In the decades since the secretary problem was first introduced

Both Kepler and Trick—in opposite ways—experienced
firsthand some of the ways that the secretary problem
oversimplifies the search for love. In the classical secretary
problem, applicants always accept the position, preventing
the rejection experienced by Trick. And they cannot be
“recalled” once passed over, contrary to the strategy
followed by Kepler.
In the decades since the secretary problem was first
introduced, a Wide range of variants on the scenario have
been studied, with strategies for optimal stopping worked
out under a number of different conditions. The possibility
of rejection, for instance, has a straightforward
mathematical solution: propose early and often. If you
have, say, a 50/50 chance of being rejected, then the same
kind of mathematical analysis that yielded the 37% Rule
says you should start making offers after just a quarter of
your search. If turned down, keep making offers to every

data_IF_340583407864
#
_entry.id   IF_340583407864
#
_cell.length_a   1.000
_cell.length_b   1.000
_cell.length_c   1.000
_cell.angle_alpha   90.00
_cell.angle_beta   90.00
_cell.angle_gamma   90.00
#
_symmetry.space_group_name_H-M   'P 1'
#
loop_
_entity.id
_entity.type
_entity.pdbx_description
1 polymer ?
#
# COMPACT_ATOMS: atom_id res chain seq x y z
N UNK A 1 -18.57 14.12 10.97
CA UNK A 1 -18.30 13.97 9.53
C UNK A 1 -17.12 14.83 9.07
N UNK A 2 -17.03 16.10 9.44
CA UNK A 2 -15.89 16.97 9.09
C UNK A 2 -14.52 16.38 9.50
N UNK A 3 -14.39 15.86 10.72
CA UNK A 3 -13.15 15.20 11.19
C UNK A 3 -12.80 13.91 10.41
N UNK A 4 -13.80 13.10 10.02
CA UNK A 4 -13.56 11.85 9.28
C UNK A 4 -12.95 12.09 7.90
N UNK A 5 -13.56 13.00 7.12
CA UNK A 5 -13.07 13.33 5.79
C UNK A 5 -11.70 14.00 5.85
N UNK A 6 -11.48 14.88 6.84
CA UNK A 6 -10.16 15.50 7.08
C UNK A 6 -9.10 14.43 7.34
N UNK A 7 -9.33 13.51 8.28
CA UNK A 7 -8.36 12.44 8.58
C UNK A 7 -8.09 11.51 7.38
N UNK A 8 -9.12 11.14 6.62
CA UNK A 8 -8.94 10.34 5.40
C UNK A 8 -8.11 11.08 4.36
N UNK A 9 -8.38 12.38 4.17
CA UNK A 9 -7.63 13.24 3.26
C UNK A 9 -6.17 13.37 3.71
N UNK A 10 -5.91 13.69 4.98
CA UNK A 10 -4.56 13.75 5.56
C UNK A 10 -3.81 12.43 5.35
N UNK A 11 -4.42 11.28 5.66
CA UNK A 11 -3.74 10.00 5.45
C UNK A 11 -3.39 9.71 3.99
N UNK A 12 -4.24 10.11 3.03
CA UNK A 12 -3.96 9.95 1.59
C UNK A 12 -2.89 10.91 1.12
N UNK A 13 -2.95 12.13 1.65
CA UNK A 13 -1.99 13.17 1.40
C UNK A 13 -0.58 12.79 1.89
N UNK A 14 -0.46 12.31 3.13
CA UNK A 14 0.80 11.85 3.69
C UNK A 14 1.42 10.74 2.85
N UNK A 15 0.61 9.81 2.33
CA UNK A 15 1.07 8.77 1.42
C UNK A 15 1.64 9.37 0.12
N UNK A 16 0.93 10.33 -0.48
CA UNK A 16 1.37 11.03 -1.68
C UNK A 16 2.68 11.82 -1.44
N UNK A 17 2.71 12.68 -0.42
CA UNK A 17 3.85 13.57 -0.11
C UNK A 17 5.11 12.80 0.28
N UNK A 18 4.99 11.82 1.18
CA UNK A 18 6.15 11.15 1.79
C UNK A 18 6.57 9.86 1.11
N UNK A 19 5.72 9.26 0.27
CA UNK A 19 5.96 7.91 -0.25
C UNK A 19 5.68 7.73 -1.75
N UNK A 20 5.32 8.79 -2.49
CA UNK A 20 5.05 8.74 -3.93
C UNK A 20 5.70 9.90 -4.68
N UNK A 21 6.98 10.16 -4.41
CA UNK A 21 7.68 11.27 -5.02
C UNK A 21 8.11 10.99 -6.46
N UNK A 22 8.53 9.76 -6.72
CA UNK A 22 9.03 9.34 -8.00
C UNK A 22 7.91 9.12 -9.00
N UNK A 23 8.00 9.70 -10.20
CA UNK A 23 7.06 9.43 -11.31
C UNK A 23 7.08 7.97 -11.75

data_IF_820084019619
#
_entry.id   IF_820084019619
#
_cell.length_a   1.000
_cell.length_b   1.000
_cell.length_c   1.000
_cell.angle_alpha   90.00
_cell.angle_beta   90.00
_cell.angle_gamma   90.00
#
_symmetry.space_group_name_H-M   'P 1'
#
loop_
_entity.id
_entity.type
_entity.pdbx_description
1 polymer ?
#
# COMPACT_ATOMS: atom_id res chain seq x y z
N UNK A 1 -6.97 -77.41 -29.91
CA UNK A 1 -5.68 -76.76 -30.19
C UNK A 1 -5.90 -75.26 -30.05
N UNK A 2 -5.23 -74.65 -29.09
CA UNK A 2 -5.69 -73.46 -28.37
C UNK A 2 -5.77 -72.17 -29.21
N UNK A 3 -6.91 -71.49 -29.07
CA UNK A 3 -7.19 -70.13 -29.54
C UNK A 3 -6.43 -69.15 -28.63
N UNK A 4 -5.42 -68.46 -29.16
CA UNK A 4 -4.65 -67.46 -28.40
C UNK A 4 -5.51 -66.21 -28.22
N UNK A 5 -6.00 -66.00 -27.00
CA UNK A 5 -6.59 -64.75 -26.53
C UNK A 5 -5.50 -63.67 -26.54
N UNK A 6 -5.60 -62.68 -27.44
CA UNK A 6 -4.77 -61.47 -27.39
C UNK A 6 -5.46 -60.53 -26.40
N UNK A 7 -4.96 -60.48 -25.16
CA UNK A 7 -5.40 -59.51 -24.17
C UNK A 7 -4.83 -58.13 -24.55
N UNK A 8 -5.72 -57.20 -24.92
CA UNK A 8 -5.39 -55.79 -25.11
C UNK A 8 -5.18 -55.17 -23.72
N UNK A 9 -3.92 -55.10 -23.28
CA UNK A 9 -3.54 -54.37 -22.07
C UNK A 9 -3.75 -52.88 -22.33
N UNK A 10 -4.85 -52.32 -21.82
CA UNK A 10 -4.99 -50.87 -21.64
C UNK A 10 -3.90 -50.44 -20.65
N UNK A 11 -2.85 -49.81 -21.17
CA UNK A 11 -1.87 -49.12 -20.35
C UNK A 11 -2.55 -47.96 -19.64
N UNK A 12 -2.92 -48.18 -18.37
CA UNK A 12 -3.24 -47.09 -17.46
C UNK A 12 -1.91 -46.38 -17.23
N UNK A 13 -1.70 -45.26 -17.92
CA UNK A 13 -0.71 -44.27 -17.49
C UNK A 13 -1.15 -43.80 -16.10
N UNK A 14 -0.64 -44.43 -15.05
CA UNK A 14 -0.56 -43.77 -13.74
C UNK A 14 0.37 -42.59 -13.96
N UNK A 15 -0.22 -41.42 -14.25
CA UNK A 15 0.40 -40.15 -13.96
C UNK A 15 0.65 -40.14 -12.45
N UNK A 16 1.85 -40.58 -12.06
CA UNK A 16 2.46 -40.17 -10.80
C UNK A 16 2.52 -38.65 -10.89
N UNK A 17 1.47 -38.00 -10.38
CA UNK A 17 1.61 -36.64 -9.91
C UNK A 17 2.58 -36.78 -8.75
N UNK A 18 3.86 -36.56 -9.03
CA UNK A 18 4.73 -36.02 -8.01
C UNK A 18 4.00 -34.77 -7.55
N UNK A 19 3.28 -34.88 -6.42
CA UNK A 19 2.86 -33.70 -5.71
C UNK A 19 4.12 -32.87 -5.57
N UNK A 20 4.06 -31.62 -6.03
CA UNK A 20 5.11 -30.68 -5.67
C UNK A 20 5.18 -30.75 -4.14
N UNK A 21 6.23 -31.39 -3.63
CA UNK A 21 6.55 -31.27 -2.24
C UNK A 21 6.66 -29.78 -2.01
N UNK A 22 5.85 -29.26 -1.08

best-yet person you see until somebody accepts. With such
a strategy, your chance of overall success—that is,
proposing and being accepted by the best applicant in the
pool—will also be 25%. Not such terrible odds, perhaps, for
a scenario that combines the obstacle of rejection with the
general difficulty of establishing one’s standards in the
first place.

Kepler, for his part, decried the “restlessness and
doubtfulness” that pushed him to keep on searching. “Was
there no other way for my uneasy heart to be content with
its fate,” he bemoaned in a letter to a confidante, “than by
realizing the impossibility of the fulfillment of so many
other desires?” Here, again, optimal stopping theory
provides some measure of consolation. Rather than being
signs of moral or psychological degeneracy, restlessness
and doubtfulness actually turn out to be part of the best
strategy for scenarios where second chances are possible.
If you can recall previous applicants, the optimal
algorithm puts a twist on the familiar Look-Then-Leap
Rule: a longer noncommittal period, and a fallback plan.
For example, assume an immediate proposal is a sure
thing but belated proposals are rejected half the time.
Then the math says you should keep looking
noncommittally until you’ve seen 61% of applicants, and
then only leap if someone in the remaining 39% of the pool
proves to be the best yet.
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ZAKARIA AL BAZZAR, 19 yo, university student. love everything about new tech, and I'm sharing it with you :)
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